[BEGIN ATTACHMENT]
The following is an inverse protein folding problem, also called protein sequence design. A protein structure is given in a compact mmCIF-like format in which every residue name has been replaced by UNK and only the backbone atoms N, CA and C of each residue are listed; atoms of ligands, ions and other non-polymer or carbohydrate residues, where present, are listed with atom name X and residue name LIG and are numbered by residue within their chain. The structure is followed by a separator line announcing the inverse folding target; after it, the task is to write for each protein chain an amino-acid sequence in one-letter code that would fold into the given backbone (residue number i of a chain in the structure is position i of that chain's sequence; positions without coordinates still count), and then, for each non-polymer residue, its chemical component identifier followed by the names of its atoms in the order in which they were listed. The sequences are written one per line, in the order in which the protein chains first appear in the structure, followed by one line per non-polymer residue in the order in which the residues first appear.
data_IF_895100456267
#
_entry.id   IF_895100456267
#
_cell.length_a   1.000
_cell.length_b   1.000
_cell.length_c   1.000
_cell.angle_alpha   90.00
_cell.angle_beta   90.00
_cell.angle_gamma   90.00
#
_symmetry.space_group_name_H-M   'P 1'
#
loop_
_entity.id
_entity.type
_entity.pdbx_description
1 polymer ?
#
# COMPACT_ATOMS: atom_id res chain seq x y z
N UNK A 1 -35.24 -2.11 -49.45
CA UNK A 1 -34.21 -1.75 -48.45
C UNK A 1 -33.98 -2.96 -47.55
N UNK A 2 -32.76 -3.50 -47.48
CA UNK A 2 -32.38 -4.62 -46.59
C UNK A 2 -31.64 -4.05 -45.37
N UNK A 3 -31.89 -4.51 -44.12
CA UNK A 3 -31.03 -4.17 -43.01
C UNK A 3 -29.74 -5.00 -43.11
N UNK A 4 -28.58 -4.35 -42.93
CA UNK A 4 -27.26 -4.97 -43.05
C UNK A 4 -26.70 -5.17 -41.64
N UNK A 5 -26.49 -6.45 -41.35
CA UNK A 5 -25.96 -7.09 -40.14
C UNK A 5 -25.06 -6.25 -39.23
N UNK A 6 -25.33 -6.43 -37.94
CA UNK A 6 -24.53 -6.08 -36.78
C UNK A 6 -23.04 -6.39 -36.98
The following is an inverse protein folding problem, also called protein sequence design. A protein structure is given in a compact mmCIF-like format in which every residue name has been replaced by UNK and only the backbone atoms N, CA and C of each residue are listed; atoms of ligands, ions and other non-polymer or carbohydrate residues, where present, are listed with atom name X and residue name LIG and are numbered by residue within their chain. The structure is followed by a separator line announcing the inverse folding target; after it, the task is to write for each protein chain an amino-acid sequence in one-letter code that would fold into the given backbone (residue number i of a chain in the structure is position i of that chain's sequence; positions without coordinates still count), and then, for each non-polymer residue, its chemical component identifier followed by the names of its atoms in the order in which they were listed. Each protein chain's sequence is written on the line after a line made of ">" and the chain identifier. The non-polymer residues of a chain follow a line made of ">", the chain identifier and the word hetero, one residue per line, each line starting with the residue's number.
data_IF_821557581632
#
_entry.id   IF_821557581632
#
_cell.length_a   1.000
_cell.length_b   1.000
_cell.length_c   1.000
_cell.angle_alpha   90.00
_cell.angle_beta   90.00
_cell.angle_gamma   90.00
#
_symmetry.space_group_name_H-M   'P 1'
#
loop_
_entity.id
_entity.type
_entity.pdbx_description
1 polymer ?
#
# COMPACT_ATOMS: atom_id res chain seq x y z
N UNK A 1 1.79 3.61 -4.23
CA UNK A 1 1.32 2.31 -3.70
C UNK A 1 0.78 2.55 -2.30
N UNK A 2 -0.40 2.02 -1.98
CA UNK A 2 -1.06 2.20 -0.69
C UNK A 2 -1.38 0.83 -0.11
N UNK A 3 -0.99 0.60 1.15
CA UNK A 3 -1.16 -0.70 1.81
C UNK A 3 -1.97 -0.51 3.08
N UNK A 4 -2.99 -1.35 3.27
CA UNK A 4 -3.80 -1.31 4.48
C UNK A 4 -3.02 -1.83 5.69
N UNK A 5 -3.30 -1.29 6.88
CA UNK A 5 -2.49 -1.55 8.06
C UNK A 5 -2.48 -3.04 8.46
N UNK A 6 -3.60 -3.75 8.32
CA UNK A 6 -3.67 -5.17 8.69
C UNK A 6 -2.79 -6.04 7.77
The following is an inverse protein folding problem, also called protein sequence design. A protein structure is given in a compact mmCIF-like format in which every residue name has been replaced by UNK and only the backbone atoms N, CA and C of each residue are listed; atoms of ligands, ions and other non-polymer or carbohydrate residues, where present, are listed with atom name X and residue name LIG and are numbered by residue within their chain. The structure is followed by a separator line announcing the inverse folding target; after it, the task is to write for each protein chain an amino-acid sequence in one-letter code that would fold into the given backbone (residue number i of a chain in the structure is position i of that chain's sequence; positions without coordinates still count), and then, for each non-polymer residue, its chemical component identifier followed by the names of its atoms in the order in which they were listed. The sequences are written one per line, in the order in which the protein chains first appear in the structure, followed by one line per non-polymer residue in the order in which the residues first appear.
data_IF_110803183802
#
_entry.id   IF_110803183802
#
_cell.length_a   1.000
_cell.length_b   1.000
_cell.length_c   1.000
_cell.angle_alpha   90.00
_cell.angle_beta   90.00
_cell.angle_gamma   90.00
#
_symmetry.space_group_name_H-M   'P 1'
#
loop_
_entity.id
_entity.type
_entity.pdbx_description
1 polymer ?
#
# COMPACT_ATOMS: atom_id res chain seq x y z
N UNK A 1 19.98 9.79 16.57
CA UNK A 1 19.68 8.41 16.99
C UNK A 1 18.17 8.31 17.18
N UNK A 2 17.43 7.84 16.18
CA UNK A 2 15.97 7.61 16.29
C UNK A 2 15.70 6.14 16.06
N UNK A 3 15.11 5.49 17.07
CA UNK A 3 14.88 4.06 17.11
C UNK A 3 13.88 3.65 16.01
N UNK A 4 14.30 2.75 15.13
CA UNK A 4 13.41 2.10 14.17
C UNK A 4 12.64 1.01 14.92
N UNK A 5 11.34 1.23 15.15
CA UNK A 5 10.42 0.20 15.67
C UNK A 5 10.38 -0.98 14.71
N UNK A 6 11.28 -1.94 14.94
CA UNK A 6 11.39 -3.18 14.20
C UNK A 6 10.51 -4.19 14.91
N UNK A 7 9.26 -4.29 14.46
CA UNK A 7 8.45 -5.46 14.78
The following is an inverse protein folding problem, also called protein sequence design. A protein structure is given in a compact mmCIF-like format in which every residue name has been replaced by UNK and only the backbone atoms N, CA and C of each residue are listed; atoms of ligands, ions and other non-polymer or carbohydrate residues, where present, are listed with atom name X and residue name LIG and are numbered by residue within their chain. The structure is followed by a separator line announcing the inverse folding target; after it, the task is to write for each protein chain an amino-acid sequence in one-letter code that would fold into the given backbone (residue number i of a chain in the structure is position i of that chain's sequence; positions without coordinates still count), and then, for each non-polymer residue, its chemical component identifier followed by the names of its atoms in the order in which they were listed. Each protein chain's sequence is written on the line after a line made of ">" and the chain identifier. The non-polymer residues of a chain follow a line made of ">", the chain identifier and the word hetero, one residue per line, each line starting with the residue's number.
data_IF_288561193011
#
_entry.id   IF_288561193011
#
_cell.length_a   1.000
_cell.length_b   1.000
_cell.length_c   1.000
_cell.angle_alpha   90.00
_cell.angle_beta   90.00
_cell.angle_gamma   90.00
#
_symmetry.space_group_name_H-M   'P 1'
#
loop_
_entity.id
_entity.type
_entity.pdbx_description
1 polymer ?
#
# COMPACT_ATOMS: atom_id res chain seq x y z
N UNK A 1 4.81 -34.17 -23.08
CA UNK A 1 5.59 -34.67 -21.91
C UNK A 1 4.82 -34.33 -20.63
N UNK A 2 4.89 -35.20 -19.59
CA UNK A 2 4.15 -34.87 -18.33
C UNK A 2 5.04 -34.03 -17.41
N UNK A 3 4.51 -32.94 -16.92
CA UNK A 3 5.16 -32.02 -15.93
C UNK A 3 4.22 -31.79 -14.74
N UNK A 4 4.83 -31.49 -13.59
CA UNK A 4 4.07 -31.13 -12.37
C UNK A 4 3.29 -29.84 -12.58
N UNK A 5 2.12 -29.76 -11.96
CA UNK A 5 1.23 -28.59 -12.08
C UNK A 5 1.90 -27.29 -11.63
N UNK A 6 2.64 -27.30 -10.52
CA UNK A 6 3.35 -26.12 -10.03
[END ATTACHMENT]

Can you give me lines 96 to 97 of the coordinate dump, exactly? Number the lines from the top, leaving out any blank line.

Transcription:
_entity.pdbx_description
1 polymer ?